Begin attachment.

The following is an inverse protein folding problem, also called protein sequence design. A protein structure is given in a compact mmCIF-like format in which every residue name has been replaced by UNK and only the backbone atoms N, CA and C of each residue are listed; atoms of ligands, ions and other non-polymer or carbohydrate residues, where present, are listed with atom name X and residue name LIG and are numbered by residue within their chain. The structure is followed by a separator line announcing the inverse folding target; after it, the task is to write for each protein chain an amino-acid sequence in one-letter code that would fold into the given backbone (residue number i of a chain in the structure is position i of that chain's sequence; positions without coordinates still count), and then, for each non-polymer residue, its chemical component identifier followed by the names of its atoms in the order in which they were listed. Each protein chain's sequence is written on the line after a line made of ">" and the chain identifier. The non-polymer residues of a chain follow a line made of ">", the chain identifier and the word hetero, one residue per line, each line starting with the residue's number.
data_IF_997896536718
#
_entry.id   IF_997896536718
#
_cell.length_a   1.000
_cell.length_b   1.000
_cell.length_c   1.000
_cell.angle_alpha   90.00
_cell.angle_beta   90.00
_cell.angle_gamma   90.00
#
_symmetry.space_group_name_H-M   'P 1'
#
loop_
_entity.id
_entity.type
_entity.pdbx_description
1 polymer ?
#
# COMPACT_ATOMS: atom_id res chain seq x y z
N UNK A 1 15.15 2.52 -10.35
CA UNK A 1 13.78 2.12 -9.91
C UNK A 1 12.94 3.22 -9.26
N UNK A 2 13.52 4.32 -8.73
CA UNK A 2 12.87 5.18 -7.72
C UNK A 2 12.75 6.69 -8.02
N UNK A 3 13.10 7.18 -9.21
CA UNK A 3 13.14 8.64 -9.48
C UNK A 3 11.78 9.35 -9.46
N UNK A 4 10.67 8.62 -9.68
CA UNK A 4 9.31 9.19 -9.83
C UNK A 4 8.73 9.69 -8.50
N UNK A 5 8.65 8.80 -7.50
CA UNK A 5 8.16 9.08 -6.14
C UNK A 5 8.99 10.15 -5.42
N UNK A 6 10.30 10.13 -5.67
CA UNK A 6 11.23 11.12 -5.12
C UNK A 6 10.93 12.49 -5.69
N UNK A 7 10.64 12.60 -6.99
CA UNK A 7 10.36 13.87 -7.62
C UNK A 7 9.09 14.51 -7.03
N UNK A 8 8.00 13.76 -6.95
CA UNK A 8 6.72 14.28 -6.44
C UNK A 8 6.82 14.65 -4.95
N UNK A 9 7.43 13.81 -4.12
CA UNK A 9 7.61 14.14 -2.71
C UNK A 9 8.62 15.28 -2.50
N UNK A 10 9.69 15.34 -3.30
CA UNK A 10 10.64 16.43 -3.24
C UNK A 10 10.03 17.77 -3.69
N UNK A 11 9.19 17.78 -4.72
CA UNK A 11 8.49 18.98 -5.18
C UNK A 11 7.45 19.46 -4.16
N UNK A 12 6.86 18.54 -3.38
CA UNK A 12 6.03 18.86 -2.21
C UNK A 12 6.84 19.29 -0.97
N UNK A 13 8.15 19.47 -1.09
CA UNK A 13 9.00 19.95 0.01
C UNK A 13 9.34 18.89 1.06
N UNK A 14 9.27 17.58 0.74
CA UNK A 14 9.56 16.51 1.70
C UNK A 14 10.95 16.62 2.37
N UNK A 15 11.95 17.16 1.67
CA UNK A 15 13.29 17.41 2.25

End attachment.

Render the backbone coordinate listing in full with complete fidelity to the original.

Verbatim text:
The following is an inverse protein folding problem, also called protein sequence design. A protein structure is given in a compact mmCIF-like format in which every residue name has been replaced by UNK and only the backbone atoms N, CA and C of each residue are listed; atoms of ligands, ions and other non-polymer or carbohydrate residues, where present, are listed with atom name X and residue name LIG and are numbered by residue within their chain. The structure is followed by a separator line announcing the inverse folding target; after it, the task is to write for each protein chain an amino-acid sequence in one-letter code that would fold into the given backbone (residue number i of a chain in the structure is position i of that chain's sequence; positions without coordinates still count), and then, for each non-polymer residue, its chemical component identifier followed by the names of its atoms in the order in which they were listed. Each protein chain's sequence is written on the line after a line made of ">" and the chain identifier. The non-polymer residues of a chain follow a line made of ">", the chain identifier and the word hetero, one residue per line, each line starting with the residue's number.
data_IF_997896536718
#
_entry.id   IF_997896536718
#
_cell.length_a   1.000
_cell.length_b   1.000
_cell.length_c   1.000
_cell.angle_alpha   90.00
_cell.angle_beta   90.00
_cell.angle_gamma   90.00
#
_symmetry.space_group_name_H-M   'P 1'
#
loop_
_entity.id
_entity.type
_entity.pdbx_description
1 polymer ?
#
# COMPACT_ATOMS: atom_id res chain seq x y z
N UNK A 1 15.15 2.52 -10.35
CA UNK A 1 13.78 2.12 -9.91
C UNK A 1 12.94 3.22 -9.26
N UNK A 2 13.52 4.32 -8.73
CA UNK A 2 12.87 5.18 -7.72
C UNK A 2 12.75 6.69 -8.02
N UNK A 3 13.10 7.18 -9.21
CA UNK A 3 13.14 8.64 -9.48
C UNK A 3 11.78 9.35 -9.46
N UNK A 4 10.67 8.62 -9.68
CA UNK A 4 9.31 9.19 -9.83
C UNK A 4 8.73 9.69 -8.50
N UNK A 5 8.65 8.80 -7.50
CA UNK A 5 8.16 9.08 -6.14
C UNK A 5 8.99 10.15 -5.42
N UNK A 6 10.30 10.13 -5.67
CA UNK A 6 11.23 11.12 -5.12
C UNK A 6 10.93 12.49 -5.69
N UNK A 7 10.64 12.60 -6.99
CA UNK A 7 10.36 13.87 -7.62
C UNK A 7 9.09 14.51 -7.03
N UNK A 8 8.00 13.76 -6.95
CA UNK A 8 6.72 14.28 -6.44
C UNK A 8 6.82 14.65 -4.95
N UNK A 9 7.43 13.81 -4.12
CA UNK A 9 7.61 14.14 -2.71
C UNK A 9 8.62 15.28 -2.50
N UNK A 10 9.69 15.34 -3.30
CA UNK A 10 10.64 16.43 -3.24
C UNK A 10 10.03 17.77 -3.69
N UNK A 11 9.19 17.78 -4.72
CA UNK A 11 8.49 18.98 -5.18
C UNK A 11 7.45 19.46 -4.16
N UNK A 12 6.86 18.54 -3.38
CA UNK A 12 6.03 18.86 -2.21
C UNK A 12 6.84 19.29 -0.97
N UNK A 13 8.15 19.47 -1.09
CA UNK A 13 9.00 19.95 0.01
C UNK A 13 9.34 18.89 1.06
N UNK A 14 9.27 17.58 0.74
CA UNK A 14 9.56 16.51 1.70
C UNK A 14 10.95 16.62 2.37
N UNK A 15 11.95 17.16 1.67
CA UNK A 15 13.29 17.41 2.25